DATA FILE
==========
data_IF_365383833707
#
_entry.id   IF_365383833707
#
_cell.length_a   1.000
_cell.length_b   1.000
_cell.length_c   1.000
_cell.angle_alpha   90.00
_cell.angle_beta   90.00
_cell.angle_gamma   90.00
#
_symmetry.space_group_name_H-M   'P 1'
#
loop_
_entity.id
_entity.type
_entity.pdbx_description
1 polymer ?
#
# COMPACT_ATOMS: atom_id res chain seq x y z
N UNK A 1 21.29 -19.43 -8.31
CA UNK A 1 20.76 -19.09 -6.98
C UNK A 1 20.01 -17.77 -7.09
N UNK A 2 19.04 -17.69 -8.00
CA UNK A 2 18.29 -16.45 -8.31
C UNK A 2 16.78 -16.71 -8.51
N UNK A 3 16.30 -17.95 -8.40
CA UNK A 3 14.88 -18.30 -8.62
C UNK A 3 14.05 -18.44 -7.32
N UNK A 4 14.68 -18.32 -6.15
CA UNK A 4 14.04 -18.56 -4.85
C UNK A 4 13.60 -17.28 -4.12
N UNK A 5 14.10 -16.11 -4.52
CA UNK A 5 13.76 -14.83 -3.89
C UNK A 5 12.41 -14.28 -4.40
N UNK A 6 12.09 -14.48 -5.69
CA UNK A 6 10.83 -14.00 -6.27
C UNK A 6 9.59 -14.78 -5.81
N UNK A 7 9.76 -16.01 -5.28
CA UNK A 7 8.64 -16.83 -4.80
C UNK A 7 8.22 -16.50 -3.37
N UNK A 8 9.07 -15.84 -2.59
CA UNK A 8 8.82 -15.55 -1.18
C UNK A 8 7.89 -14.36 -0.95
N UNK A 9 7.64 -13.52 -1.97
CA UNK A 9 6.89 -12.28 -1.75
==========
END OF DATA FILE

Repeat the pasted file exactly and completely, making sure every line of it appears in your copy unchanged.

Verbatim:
data_IF_365383833707
#
_entry.id   IF_365383833707
#
_cell.length_a   1.000
_cell.length_b   1.000
_cell.length_c   1.000
_cell.angle_alpha   90.00
_cell.angle_beta   90.00
_cell.angle_gamma   90.00
#
_symmetry.space_group_name_H-M   'P 1'
#
loop_
_entity.id
_entity.type
_entity.pdbx_description
1 polymer ?
#
# COMPACT_ATOMS: atom_id res chain seq x y z
N UNK A 1 21.29 -19.43 -8.31
CA UNK A 1 20.76 -19.09 -6.98
C UNK A 1 20.01 -17.77 -7.09
N UNK A 2 19.04 -17.69 -8.00
CA UNK A 2 18.29 -16.45 -8.31
C UNK A 2 16.78 -16.71 -8.51
N UNK A 3 16.30 -17.95 -8.40
CA UNK A 3 14.88 -18.30 -8.62
C UNK A 3 14.05 -18.44 -7.32
N UNK A 4 14.68 -18.32 -6.15
CA UNK A 4 14.04 -18.56 -4.85
C UNK A 4 13.60 -17.28 -4.12
N UNK A 5 14.10 -16.11 -4.52
CA UNK A 5 13.76 -14.83 -3.89
C UNK A 5 12.41 -14.28 -4.40
N UNK A 6 12.09 -14.48 -5.69
CA UNK A 6 10.83 -14.00 -6.27
C UNK A 6 9.59 -14.78 -5.81
N UNK A 7 9.76 -16.01 -5.28
CA UNK A 7 8.64 -16.83 -4.80
C UNK A 7 8.22 -16.50 -3.37
N UNK A 8 9.07 -15.84 -2.59
CA UNK A 8 8.82 -15.55 -1.18
C UNK A 8 7.89 -14.36 -0.95
N UNK A 9 7.64 -13.52 -1.97
CA UNK A 9 6.89 -12.28 -1.75